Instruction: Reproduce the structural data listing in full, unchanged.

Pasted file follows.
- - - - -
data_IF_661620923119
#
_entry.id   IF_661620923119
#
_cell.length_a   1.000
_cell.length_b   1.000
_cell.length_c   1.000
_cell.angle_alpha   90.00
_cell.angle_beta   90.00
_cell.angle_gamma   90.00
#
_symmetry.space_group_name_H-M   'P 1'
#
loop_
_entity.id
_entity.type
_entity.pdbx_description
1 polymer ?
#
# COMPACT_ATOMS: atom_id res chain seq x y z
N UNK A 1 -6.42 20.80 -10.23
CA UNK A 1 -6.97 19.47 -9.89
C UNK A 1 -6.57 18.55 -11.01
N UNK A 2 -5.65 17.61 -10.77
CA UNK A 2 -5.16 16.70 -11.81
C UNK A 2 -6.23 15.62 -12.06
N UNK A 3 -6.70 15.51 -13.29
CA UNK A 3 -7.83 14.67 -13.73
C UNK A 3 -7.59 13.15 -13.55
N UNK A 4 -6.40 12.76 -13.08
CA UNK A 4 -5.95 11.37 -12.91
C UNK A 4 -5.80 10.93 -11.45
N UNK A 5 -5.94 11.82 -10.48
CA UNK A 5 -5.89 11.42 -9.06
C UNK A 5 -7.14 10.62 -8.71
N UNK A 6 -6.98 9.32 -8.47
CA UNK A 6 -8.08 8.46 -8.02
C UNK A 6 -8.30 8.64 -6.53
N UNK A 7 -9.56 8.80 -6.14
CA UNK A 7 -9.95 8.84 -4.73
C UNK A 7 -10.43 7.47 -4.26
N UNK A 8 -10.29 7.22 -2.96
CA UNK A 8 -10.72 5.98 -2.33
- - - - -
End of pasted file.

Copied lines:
data_IF_661620923119
#
_entry.id   IF_661620923119
#
_cell.length_a   1.000
_cell.length_b   1.000
_cell.length_c   1.000
_cell.angle_alpha   90.00
_cell.angle_beta   90.00
_cell.angle_gamma   90.00
#
_symmetry.space_group_name_H-M   'P 1'
#
loop_
_entity.id
_entity.type
_entity.pdbx_description
1 polymer ?
#
# COMPACT_ATOMS: atom_id res chain seq x y z
N UNK A 1 -6.42 20.80 -10.23
CA UNK A 1 -6.97 19.47 -9.89
C UNK A 1 -6.57 18.55 -11.01
N UNK A 2 -5.65 17.61 -10.77
CA UNK A 2 -5.16 16.70 -11.81
C UNK A 2 -6.23 15.62 -12.06
N UNK A 3 -6.70 15.51 -13.29
CA UNK A 3 -7.83 14.67 -13.73
C UNK A 3 -7.59 13.15 -13.55
N UNK A 4 -6.40 12.76 -13.08
CA UNK A 4 -5.95 11.37 -12.91
C UNK A 4 -5.80 10.93 -11.45
N UNK A 5 -5.94 11.82 -10.48
CA UNK A 5 -5.89 11.42 -9.06
C UNK A 5 -7.14 10.62 -8.71
N UNK A 6 -6.98 9.32 -8.47
CA UNK A 6 -8.08 8.46 -8.02
C UNK A 6 -8.30 8.64 -6.53
N UNK A 7 -9.56 8.80 -6.14
CA UNK A 7 -9.95 8.84 -4.73
C UNK A 7 -10.43 7.47 -4.26
N UNK A 8 -10.29 7.22 -2.96
CA UNK A 8 -10.72 5.98 -2.33